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Forum topic by jomamma1 posted 02-08-2017 03:09 AM 510 views 0 times favorited 9 replies Add to Favorites Watch
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jomamma1

4 posts in 312 days


02-08-2017 03:09 AM

Hello all. At age 67, I am just starting to learn to turn wood. Well, not exactly true. In 1984, I purchased a Shopsmith Mark 5. I got the lathe package with it. At first, I turned a couple of rolling pins, paper towel holders, and a few pins for a project. I haven’t touched my lathe tools since ‘85 except to move them around a bit.
Recently, I have been getting the urge to start again. My first turning project will be a carvers mallet. I have been looking at videos on youtube for inspiration. Now all I have to do is find all the parts to use my Shopsmith as a lathe. I have the standard Shopsmith starter set of 5 tools. I’ll be watching this forum for advise and inspiration.
I know that the Shopsmith is not the ideal lathe, but it is about all I can afford for now. Thanks in advance for any advice, inspiration, ecouragement and support I might get from this group.
Joe in Modesto

-- Joe in Modesto


9 replies so far

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Boxguy

2463 posts in 2106 days


#1 posted 02-08-2017 03:35 AM

Joe, have fun with your new old tool.

-- Big Al in IN

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BoilerJeff

2 posts in 1487 days


#2 posted 02-08-2017 03:54 AM

Great resources here and on Utube. Welcome back.

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Jimbo4

1578 posts in 2601 days


#3 posted 02-09-2017 04:16 PM

I have numerous friends who have Shopsmiths, one even has a Mk-1 ( I think it is ) who turns beautiful segmented pieces.

-- When I was a kid I wanted to be older . . . . . this CRAP is not what I expected !

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Smitty_Cabinetshop

14857 posts in 2457 days


#4 posted 02-09-2017 08:30 PM

“You’ve done it before, you’ll do it again!”

Good luck on the re-kindled hobby, good thing you kept the Shopsmith all these years!

-- Don't anthropomorphize your handplanes. They hate it when you do that. -- OldTools Archive --

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jomamma1

4 posts in 312 days


#5 posted 02-09-2017 09:21 PM

i do really like my shopsmith. I was a little dismayed when right after I bought mine, they came out with the newer version with bigger tables etc. I have not used the tablesaw function of my shopsmith since shortly after I bought it. I bought a Delta contractor saw to use instead. If I had the bigger table and supports on my shopsmith, I probably wouldn’t have needed to get a separate table saw. Now I mostly use it for drill press, disc sander, and bandsaw. Oh and as a lathe now too.

-- Joe in Modesto

View sepeck's profile

sepeck

338 posts in 1980 days


#6 posted 02-09-2017 09:39 PM

I found this recently, A course in Wood Turning, 1919: http://www.gutenberg.org/ebooks/15460

I figure some of these will be fun to turn. My sister in law hates the feel of raw wood so I am going to be turning her a wood potato masher for the fun of it.

If you don’t have any ideas, turning wands are nice practice for spindle turning. Then you have something you can give away to kids. Since there is no ‘fixed’ form for a wand, they can look however you want them too. That and door stops.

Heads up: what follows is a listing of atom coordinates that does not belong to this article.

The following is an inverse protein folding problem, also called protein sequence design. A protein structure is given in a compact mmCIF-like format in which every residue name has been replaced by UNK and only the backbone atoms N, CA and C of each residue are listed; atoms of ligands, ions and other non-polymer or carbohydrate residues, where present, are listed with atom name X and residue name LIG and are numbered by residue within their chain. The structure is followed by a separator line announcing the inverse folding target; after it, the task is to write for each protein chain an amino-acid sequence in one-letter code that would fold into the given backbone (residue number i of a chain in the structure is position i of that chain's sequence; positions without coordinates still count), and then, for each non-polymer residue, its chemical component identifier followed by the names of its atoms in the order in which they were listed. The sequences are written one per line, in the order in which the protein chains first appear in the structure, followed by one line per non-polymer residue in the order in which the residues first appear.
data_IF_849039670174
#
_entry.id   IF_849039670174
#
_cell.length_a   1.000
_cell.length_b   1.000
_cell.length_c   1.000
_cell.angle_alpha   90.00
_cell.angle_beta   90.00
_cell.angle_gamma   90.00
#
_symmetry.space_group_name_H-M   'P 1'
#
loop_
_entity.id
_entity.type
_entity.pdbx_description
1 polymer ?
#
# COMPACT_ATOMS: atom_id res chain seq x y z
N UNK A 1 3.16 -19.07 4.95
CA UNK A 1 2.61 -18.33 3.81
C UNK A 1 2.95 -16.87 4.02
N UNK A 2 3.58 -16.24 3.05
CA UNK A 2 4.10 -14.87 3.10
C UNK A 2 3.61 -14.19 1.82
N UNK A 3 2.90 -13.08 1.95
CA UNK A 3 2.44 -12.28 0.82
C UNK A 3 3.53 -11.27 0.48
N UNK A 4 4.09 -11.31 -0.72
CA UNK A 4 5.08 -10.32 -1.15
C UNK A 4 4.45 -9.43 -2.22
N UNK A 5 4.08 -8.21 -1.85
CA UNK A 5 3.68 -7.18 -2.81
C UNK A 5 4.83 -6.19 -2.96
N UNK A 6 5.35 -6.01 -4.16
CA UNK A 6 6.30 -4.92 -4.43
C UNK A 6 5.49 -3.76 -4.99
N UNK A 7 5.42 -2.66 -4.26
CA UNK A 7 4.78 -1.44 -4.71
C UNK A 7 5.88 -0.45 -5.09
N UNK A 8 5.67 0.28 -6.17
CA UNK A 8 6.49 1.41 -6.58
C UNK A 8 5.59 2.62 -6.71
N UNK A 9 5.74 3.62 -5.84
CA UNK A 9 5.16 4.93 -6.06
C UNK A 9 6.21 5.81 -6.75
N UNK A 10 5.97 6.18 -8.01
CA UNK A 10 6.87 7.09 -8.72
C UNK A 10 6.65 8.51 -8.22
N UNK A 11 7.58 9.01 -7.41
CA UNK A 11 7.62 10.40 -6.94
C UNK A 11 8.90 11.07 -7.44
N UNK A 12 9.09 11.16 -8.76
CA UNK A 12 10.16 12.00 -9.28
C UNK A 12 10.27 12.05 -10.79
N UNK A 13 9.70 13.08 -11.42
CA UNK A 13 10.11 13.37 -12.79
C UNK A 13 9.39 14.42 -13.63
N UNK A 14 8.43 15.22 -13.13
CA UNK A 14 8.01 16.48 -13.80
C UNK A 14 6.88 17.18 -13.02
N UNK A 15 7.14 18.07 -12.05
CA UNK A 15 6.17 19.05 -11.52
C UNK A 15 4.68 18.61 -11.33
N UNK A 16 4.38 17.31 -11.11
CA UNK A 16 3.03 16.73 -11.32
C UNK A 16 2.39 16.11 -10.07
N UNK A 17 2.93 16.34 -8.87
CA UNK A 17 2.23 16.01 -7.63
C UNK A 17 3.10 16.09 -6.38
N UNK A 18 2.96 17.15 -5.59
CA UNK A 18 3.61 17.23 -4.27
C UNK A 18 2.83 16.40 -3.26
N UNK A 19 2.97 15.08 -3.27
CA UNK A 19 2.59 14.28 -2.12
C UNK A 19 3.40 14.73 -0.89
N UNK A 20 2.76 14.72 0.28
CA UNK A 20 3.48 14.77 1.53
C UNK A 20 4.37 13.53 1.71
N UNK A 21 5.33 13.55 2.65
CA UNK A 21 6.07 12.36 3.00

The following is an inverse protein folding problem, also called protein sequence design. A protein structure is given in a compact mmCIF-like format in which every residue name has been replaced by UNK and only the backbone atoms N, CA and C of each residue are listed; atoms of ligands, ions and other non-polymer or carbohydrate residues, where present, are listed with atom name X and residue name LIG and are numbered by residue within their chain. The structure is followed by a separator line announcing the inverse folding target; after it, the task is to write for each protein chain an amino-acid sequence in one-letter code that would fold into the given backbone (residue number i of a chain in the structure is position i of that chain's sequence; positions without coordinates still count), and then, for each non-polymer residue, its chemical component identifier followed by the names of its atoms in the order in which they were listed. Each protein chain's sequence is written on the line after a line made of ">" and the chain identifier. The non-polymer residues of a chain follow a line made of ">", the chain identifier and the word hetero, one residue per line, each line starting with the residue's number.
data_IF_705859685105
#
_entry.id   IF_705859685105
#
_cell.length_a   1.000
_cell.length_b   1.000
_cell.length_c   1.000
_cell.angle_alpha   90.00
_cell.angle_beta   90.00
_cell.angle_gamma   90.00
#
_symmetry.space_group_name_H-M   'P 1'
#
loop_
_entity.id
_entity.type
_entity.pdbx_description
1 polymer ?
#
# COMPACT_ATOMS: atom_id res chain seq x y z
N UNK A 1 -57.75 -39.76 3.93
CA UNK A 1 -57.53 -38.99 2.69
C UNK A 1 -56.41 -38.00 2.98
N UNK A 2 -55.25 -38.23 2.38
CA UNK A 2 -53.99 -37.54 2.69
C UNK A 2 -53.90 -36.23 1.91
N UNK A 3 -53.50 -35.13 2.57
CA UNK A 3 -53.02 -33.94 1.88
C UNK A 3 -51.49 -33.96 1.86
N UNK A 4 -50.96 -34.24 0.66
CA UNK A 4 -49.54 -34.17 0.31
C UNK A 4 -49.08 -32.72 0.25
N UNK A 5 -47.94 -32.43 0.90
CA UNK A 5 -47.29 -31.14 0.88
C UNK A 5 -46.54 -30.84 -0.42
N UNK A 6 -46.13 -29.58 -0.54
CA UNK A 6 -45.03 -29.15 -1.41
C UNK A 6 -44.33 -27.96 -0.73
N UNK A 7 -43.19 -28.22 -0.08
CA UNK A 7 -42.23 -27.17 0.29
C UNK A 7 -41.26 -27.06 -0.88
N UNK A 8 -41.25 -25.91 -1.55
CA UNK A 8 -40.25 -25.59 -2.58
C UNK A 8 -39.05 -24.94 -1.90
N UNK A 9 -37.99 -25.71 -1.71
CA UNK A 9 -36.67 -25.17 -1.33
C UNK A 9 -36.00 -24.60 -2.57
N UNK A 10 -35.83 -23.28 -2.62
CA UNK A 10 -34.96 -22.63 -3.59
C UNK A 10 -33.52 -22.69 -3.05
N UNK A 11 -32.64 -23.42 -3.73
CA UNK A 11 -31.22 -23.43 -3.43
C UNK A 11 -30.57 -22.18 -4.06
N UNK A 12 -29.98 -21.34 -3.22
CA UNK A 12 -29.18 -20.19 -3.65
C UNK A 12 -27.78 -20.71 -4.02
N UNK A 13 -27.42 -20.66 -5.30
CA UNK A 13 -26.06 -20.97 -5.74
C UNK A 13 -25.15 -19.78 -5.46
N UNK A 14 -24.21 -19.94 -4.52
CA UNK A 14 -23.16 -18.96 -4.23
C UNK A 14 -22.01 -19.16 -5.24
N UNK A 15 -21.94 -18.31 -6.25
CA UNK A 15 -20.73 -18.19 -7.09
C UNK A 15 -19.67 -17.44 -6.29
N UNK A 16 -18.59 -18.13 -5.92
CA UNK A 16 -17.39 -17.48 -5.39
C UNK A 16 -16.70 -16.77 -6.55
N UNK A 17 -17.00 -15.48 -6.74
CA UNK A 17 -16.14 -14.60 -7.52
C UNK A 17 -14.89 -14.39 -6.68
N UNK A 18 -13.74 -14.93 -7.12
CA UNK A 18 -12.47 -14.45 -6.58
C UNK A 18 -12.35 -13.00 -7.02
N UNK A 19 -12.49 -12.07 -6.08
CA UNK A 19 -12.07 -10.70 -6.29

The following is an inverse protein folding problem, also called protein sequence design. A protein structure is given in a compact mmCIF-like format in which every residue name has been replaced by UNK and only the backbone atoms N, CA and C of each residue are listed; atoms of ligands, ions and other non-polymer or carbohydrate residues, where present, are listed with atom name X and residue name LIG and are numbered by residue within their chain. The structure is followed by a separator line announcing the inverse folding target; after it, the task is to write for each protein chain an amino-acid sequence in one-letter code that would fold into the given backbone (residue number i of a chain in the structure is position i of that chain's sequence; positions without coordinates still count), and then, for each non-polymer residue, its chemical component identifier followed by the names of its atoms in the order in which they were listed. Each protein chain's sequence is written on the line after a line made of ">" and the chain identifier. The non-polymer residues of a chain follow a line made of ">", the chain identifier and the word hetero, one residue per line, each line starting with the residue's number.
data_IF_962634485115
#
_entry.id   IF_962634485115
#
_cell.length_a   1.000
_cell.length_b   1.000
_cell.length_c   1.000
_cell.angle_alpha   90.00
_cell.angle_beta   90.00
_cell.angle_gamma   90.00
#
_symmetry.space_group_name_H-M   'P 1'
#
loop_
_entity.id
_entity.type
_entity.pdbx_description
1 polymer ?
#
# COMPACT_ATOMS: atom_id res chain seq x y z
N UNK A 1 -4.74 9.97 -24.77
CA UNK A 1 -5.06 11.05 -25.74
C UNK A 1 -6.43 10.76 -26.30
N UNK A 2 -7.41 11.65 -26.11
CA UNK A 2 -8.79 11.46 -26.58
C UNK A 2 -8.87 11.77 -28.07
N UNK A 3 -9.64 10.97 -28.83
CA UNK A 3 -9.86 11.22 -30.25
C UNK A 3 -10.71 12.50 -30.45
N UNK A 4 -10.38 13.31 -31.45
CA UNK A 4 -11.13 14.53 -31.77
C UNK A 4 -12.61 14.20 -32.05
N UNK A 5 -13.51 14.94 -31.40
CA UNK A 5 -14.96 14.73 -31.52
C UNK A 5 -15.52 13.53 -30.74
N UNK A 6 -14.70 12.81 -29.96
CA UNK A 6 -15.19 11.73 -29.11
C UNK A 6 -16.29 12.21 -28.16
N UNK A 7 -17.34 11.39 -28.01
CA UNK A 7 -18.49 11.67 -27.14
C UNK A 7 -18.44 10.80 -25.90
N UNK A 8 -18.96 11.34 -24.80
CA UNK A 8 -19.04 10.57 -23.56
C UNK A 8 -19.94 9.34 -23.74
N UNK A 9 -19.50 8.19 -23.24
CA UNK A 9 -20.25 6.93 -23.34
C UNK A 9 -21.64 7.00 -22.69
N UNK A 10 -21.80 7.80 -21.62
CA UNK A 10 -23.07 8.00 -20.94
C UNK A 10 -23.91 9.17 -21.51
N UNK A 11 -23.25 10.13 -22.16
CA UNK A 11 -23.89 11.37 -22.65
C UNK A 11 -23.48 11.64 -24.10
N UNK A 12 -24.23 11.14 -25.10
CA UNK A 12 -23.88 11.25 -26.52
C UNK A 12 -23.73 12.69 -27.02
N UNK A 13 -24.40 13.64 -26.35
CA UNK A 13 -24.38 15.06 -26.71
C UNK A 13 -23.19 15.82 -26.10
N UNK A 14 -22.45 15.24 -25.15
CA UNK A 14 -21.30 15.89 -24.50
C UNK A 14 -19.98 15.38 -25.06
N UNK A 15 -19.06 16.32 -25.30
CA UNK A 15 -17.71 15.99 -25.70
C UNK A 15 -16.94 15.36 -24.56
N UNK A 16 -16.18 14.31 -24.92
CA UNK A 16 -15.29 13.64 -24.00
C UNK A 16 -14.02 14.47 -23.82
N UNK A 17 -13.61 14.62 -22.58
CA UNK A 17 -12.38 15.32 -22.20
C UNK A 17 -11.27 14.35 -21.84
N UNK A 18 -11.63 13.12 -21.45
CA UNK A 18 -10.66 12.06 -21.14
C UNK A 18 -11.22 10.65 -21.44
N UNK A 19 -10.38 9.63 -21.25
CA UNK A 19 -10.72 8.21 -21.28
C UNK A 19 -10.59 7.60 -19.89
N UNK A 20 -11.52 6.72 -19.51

YouTube is a good resource.
Cpt Eddie Castellin https://www.youtube.com/user/capneddie
- Very practical advice, tool etc. A bit self promotional but nothing wrong with that and should save money.
Tim Yodar https://www.youtube.com/user/woodturningwithtim1
- Stable of PBS, nicely produced variety of content
Carl Jacobson https://www.youtube.com/user/haydenHD
- Whole series on turning basics plus other stuff.
Mike Peace https://www.youtube.com/user/mpax356
- Tons of in depth stuff, basics to what the hell stuff.

Oh, and if you just want to watch someone with 35+ years turning experience and cry at the distance :), this is an awesome channel: https://www.youtube.com/channel/UCrpnmkOqFJ8spyaQcgMx-og

Have fun.

-- -Steven Peck, http://www.blkmtn.org

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LeeMills

461 posts in 1140 days


#7 posted 02-09-2017 11:12 PM

My brother had a Shopsmith and I did not see anything wrong with it… a lot better than my first cheap Jet lathe.
IIRC it was 1-1/4 or 1-1/2 Hp and about 15” swing so plenty of power. Have fun.
In addition to earlier links
Here is a link to Stuart Batty on Vimeo. Very good instructor, clear and concise. I would suggest the three on Stance as this is often overlooked to start with but is very important. He has a lot of others that address topics that almost no one else does such as distance over the tool bar.
Quite a few are excellent to start while some other are more advanced. About 30 total, usually 12 -15 minutes each.
https://vimeo.com/woodturning/videos/page:2/sort:alphabetical/format:thumbnail

A good source for inspiration on projects (if you need any) is here. The are categorized very nicely with links to youtube mainly. I clicked on one for an example and “bridhouses” has links to 31 turning videos. This is just the projects sections. There are also sections on basics, tools, techniques, etc.
http://www.woodturningonline.com/videos/videos.php

-- We cannot solve our problems with the same thinking we used when we created them. Albert Einstein

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jomamma1

4 posts in 312 days


#8 posted 02-10-2017 12:37 AM

Thanks Steve n and Lee for all the information. I will definately check them out.

-- Joe in Modesto

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Woodmaster1

855 posts in 2426 days


#9 posted 02-10-2017 12:48 AM

Look around for a wood turners club you can valuable information and help.

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